The substance ciguatoxin is only found in fish from tropical and subtropical seas. For some years now, cases of ciguatera have been reported with increasing frequency in Europe, in particular on the Spanish and Portuguese islands in the Atlantic but also in Germany. New information indicates that these toxins are increasingly prevalent in the Mediterranean. The global trade of imported fish is another reason for the increasing occurrence of ciguatoxin poisoning in Europe. “Fish should be a regular part of the diet”, says BfR-President Professor Dr. Dr. Andreas Hensel. “Ciguatera is a very rare form of fish poisoning in Germany. The reported cases have been caused by the consumption of contaminated tropical predatory fish such as various snapper species.” These include Lutjanus bohar (two-spot red snapper), Lutjanus argentimaculatus, Lutjanus erythropterus (crimson snapper) or Pinjalo pinjalo.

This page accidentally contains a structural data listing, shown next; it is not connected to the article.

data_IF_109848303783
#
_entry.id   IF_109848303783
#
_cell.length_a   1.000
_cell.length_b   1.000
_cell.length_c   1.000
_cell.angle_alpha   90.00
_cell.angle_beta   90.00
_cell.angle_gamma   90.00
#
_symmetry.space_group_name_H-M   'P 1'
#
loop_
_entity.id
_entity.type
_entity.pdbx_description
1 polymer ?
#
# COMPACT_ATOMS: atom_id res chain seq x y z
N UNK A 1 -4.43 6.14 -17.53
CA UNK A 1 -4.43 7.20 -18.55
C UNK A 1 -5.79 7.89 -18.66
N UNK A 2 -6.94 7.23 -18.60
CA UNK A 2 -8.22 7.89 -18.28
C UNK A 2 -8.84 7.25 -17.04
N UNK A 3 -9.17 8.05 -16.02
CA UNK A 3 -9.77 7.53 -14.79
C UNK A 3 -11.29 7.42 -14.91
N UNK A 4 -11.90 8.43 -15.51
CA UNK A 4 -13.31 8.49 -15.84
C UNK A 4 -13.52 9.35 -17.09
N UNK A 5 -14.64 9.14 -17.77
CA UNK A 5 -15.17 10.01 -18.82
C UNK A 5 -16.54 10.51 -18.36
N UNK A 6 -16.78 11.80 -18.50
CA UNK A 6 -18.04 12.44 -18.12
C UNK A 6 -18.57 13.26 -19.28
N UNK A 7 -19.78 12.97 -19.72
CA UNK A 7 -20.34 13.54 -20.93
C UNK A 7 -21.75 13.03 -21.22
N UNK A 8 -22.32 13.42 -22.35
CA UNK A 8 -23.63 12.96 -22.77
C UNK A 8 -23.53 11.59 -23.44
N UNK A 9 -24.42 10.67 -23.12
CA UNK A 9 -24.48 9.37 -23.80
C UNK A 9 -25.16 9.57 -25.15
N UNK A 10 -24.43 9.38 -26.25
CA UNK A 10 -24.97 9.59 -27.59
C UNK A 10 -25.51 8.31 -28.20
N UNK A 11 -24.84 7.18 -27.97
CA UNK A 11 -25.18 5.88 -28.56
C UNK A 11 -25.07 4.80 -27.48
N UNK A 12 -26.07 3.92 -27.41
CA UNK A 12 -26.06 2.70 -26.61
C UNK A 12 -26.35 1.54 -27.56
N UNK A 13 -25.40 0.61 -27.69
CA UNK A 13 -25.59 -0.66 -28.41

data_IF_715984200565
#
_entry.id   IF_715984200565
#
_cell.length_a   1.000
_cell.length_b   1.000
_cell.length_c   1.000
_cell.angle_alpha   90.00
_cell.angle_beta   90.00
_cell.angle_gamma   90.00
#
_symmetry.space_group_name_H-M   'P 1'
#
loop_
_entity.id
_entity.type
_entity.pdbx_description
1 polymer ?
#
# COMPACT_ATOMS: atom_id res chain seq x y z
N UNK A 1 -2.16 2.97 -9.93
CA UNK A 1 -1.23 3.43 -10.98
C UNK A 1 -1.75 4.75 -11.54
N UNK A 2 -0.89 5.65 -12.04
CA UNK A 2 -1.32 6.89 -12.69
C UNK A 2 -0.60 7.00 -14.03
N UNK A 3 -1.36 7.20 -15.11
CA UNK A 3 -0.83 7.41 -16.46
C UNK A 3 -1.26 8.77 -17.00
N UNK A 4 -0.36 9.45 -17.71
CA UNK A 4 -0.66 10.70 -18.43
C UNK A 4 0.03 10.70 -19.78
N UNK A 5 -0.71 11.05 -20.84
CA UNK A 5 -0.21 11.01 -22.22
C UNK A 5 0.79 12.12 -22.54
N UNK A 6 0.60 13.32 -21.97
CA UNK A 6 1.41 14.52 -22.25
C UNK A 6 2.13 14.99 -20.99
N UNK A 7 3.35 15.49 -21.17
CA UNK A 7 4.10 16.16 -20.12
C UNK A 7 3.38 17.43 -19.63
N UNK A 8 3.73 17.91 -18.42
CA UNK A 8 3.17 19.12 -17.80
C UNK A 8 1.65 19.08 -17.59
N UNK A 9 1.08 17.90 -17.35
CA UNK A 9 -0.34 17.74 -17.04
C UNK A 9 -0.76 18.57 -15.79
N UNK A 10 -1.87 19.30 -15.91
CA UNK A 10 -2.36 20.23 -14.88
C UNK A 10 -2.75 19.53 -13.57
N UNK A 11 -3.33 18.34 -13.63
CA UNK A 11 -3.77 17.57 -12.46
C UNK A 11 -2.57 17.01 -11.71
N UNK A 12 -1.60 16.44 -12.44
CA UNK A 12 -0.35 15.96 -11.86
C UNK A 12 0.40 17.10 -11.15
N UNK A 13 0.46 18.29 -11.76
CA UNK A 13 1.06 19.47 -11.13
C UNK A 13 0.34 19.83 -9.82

A cooperation project on ciguatoxin food poisoning involving 13 organisations from six Member States and EFSA is taking shape. Representatives of Spain and EFSA signed a Framework Partnership Agreement on 19 April 2016 to carry out a four-year project on risk characterisation of ciguatera food poisoning in Europe.
Ciguatoxin is found in fish that feed on a microorganism that produces the toxic substance. Consumers eating affected fish can suffer from a range of symptoms including gastrointestinal and neurological effects.
Since 2008, Spain and Portugal have reported outbreaks of ciguatoxin food poisoning in the Canary Islands and Madeira. New findings suggest the microorganism is becoming more widespread in the Mediterranean.